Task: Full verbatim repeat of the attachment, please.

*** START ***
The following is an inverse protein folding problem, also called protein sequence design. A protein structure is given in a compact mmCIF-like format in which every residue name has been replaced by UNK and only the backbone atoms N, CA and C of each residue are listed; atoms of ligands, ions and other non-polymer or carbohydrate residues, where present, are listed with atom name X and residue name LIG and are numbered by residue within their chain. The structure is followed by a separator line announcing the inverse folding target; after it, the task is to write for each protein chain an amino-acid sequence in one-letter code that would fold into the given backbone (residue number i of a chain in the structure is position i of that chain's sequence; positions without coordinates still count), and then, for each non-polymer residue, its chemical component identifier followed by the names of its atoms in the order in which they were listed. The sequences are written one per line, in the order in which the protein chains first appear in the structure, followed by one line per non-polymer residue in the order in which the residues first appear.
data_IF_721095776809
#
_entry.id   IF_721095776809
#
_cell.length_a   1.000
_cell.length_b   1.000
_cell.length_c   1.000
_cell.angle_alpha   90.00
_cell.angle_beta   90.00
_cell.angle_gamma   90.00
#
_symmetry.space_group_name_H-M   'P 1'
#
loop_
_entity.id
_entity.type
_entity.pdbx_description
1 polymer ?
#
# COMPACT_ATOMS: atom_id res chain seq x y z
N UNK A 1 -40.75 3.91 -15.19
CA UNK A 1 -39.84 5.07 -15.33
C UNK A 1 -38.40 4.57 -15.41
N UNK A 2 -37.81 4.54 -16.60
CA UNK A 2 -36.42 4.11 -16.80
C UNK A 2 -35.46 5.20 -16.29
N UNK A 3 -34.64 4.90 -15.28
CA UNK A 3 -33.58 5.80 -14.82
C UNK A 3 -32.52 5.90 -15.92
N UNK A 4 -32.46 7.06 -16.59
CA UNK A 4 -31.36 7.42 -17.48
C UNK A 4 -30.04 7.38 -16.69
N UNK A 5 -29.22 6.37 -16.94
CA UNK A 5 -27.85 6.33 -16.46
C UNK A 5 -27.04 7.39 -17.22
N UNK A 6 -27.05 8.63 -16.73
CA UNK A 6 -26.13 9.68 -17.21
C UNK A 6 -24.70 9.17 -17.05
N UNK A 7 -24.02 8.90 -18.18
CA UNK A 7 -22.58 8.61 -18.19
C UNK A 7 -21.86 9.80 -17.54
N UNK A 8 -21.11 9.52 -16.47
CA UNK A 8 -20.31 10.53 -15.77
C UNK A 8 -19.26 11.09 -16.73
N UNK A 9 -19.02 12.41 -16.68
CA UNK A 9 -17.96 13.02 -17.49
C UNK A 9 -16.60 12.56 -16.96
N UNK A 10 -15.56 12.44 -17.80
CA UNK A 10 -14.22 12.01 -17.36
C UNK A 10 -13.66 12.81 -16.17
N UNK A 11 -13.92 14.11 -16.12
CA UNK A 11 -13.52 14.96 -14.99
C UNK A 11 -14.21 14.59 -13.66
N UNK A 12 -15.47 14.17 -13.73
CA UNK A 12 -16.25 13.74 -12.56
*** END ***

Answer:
The following is an inverse protein folding problem, also called protein sequence design. A protein structure is given in a compact mmCIF-like format in which every residue name has been replaced by UNK and only the backbone atoms N, CA and C of each residue are listed; atoms of ligands, ions and other non-polymer or carbohydrate residues, where present, are listed with atom name X and residue name LIG and are numbered by residue within their chain. The structure is followed by a separator line announcing the inverse folding target; after it, the task is to write for each protein chain an amino-acid sequence in one-letter code that would fold into the given backbone (residue number i of a chain in the structure is position i of that chain's sequence; positions without coordinates still count), and then, for each non-polymer residue, its chemical component identifier followed by the names of its atoms in the order in which they were listed. The sequences are written one per line, in the order in which the protein chains first appear in the structure, followed by one line per non-polymer residue in the order in which the residues first appear.
data_IF_721095776809
#
_entry.id   IF_721095776809
#
_cell.length_a   1.000
_cell.length_b   1.000
_cell.length_c   1.000
_cell.angle_alpha   90.00
_cell.angle_beta   90.00
_cell.angle_gamma   90.00
#
_symmetry.space_group_name_H-M   'P 1'
#
loop_
_entity.id
_entity.type
_entity.pdbx_description
1 polymer ?
#
# COMPACT_ATOMS: atom_id res chain seq x y z
N UNK A 1 -40.75 3.91 -15.19
CA UNK A 1 -39.84 5.07 -15.33
C UNK A 1 -38.40 4.57 -15.41
N UNK A 2 -37.81 4.54 -16.60
CA UNK A 2 -36.42 4.11 -16.80
C UNK A 2 -35.46 5.20 -16.29
N UNK A 3 -34.64 4.90 -15.28
CA UNK A 3 -33.58 5.80 -14.82
C UNK A 3 -32.52 5.90 -15.92
N UNK A 4 -32.46 7.06 -16.59
CA UNK A 4 -31.36 7.42 -17.48
C UNK A 4 -30.04 7.38 -16.69
N UNK A 5 -29.22 6.37 -16.94
CA UNK A 5 -27.85 6.33 -16.46
C UNK A 5 -27.04 7.39 -17.22
N UNK A 6 -27.05 8.63 -16.73
CA UNK A 6 -26.13 9.68 -17.21
C UNK A 6 -24.70 9.17 -17.05
N UNK A 7 -24.02 8.90 -18.18
CA UNK A 7 -22.58 8.61 -18.19
C UNK A 7 -21.86 9.80 -17.54
N UNK A 8 -21.11 9.52 -16.47
CA UNK A 8 -20.31 10.53 -15.77
C UNK A 8 -19.26 11.09 -16.73
N UNK A 9 -19.02 12.41 -16.68
CA UNK A 9 -17.96 13.02 -17.49
C UNK A 9 -16.60 12.56 -16.96
N UNK A 10 -15.56 12.44 -17.80
CA UNK A 10 -14.22 12.01 -17.36
C UNK A 10 -13.66 12.81 -16.17
N UNK A 11 -13.92 14.11 -16.12
CA UNK A 11 -13.52 14.96 -14.99
C UNK A 11 -14.21 14.59 -13.66
N UNK A 12 -15.47 14.17 -13.73
CA UNK A 12 -16.25 13.74 -12.56